Letter to the President of Georgia Southern University Regarding Book Burning

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By Mark Naison (October 13, 2019)

Letter to the President of Georgia Southern University regarding book burning at his school

President@georgiasouthern.edu
Kyle Marrero
President, Georgia Southern University

Dear President Marrero

As a historian of race in the United States, who has written 7 books on the subject, and a professor for 49 years at one of the nation’s major universities, I am writing to express my extreme dismay at the burning of the books of a prominent LatinX author who spoke at your campus. In all my years of college teaching, this may be the single most disturbing act of racial harassment I have heard, both because of the specter of Nazism it invokes, and the chilling message it sends to students of color in an already highly charged political climate.

If students of color at your university are to feel protected from racial violence- and book burning is a violent act- and if your university’s reputation is not to be permanently tarnished, you must take much more dramatic action than you have so far done.

First of all, the book burning must be described as an act of racial violence and harassment, not as a manifestation of free speech. You must say, in the loudest possible voice, that this action has covered Georgia Southern with shame, and that it must NEVER happen again on your campus or at any campus in the nation

Secondly, you must take some disciplinary action against the students involved, ranging from academic probation to suspension. Your students of color will never feel safe unless those responsible for the book burning are punished

Let me close with one more reminder. There was another time when the state of Georgia was known for the use of fire as an expression of rage- the burning of Black bodies during lynchings. If you don’t believe me, look up the lynching of Sam Hose, who was burned at the stake in your home state after his body was dismembered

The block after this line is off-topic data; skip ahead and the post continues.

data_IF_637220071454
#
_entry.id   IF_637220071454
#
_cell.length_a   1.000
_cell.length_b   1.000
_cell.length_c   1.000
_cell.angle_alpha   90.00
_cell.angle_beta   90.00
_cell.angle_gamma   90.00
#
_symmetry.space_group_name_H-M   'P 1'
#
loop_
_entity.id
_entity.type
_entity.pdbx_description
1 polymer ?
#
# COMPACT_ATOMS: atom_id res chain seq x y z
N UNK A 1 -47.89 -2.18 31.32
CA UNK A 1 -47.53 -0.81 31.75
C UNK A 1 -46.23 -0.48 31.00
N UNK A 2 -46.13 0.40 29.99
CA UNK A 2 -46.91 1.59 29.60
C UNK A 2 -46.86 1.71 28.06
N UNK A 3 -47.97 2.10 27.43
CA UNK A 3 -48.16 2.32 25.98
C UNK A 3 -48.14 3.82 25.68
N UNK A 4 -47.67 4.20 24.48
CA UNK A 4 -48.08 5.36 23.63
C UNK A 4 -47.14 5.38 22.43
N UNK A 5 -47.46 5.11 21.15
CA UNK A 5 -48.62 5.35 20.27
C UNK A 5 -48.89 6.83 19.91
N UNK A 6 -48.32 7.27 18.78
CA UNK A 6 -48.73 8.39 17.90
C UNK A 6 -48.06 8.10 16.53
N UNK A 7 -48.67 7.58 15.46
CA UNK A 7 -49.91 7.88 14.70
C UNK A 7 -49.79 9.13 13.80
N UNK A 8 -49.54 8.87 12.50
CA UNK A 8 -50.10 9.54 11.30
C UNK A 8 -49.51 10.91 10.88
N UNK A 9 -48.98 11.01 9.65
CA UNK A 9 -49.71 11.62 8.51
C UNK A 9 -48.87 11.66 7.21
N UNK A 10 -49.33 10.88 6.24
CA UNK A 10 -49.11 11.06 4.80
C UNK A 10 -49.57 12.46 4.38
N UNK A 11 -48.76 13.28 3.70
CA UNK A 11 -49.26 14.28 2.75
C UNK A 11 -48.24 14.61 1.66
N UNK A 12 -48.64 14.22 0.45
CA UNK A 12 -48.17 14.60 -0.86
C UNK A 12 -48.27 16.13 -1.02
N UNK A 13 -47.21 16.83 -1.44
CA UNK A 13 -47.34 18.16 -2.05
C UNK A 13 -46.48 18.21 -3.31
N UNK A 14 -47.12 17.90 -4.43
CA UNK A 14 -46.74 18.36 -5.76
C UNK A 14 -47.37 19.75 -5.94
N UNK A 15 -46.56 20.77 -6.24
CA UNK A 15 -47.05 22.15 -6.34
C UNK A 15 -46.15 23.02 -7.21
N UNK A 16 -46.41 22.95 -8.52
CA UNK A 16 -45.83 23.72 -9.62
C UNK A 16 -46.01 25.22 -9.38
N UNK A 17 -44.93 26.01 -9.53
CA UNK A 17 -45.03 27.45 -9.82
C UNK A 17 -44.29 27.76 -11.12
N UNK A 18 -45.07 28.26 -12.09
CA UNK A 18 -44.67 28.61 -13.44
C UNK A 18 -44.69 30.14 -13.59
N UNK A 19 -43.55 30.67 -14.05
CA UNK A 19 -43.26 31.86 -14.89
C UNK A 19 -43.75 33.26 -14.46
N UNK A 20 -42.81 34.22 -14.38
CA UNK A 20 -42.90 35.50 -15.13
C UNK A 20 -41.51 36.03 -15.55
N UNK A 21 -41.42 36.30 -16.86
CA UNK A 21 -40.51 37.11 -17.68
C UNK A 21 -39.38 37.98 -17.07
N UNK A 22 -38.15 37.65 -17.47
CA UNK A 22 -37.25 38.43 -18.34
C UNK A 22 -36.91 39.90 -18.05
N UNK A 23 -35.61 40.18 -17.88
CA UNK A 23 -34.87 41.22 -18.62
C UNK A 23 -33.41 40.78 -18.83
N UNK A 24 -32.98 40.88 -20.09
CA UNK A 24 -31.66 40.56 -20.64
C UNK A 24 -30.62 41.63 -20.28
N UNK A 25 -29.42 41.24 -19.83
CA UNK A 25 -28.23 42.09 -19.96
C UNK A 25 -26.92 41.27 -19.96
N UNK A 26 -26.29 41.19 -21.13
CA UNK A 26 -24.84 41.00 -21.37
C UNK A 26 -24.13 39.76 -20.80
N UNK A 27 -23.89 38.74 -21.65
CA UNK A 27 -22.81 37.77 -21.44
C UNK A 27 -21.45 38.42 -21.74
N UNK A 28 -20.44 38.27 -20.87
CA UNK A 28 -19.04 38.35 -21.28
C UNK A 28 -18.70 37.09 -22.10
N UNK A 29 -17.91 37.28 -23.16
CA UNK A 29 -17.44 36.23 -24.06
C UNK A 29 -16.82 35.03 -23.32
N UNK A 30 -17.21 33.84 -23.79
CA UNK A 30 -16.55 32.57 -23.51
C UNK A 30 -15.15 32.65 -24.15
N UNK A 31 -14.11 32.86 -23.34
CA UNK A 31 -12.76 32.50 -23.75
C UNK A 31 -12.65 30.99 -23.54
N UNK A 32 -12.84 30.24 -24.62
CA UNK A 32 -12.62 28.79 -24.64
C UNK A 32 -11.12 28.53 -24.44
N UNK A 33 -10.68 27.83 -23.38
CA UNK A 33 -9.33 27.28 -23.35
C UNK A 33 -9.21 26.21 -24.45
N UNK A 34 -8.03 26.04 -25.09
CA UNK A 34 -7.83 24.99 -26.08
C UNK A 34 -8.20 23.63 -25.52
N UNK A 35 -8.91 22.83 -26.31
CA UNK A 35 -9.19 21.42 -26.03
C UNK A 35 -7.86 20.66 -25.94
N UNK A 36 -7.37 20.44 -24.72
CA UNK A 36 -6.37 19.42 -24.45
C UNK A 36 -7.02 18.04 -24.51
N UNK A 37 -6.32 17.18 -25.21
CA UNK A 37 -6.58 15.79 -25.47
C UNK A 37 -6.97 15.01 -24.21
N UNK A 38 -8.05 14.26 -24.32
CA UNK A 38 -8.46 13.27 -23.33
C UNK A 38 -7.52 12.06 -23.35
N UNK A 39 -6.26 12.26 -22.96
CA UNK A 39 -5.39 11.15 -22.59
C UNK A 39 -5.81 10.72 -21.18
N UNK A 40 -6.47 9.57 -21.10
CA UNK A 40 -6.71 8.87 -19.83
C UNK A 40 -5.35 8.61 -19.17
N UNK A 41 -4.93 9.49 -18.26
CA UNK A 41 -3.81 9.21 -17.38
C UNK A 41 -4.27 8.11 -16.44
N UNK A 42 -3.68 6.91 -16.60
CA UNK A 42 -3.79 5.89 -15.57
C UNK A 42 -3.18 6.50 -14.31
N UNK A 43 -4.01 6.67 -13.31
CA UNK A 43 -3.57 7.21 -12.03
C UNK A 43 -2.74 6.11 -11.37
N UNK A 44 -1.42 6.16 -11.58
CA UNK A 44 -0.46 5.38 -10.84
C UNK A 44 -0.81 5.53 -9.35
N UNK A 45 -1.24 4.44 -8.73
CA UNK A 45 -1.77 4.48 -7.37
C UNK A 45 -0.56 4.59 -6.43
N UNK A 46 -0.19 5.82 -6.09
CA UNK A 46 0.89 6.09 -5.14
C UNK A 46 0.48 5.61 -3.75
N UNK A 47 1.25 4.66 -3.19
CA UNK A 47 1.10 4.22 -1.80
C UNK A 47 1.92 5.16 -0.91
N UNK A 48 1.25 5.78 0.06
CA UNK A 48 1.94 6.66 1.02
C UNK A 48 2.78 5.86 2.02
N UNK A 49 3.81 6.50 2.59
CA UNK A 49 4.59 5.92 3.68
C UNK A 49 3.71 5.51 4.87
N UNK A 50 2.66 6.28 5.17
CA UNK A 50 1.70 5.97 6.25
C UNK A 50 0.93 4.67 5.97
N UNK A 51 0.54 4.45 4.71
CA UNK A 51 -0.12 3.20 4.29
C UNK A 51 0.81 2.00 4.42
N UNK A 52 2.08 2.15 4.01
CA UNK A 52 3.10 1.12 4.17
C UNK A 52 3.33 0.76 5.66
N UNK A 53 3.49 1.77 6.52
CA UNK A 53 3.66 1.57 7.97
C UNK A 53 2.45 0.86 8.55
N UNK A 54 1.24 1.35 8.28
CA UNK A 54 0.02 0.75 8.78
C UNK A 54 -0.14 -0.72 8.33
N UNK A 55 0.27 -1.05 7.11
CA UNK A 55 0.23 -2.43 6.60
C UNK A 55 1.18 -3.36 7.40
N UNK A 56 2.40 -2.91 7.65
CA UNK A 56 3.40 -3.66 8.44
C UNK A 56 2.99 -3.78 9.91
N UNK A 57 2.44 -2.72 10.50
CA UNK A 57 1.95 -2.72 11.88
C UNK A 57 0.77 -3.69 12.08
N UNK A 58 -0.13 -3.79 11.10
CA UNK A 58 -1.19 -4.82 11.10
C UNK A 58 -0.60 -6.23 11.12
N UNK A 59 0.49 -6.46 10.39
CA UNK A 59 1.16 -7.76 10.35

The history that comes before us should be a guide to greater wisdom, not an excuse for looking the other way when racial violence and harassment occurs.

Please consider what I say very carefully, because it is in the minds of thousands of my peers who teach at universities around the nation

Sincerely

Mark D Naison


Dr Mark Naison
Professor of African American Studies and History
Founder and Director, Bronx African American History Project

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2 Comments

  1. Linda L. Jackson

    It is so sad and degrading that such an act can happen in our country. I am ashamed of the students who did it and of the university for allowing it to happen. Books are to read and respected. If you disagree with a book, you certainly can say so. If you disagree with a person would you get rid of them? This should never happen again.

    Reply
  2. Prentice Dees

    The students went to the lecture, were forced to buy the book and made a decision to stand against the racism of the author. Most of the persons present and participating were persons of color. Too many of you people are far to invested in inventing the next bit of race bating. Its good to see that our students are starting to think for themselves and not subscribe to the victim-hood you want to force on them.

    Reply

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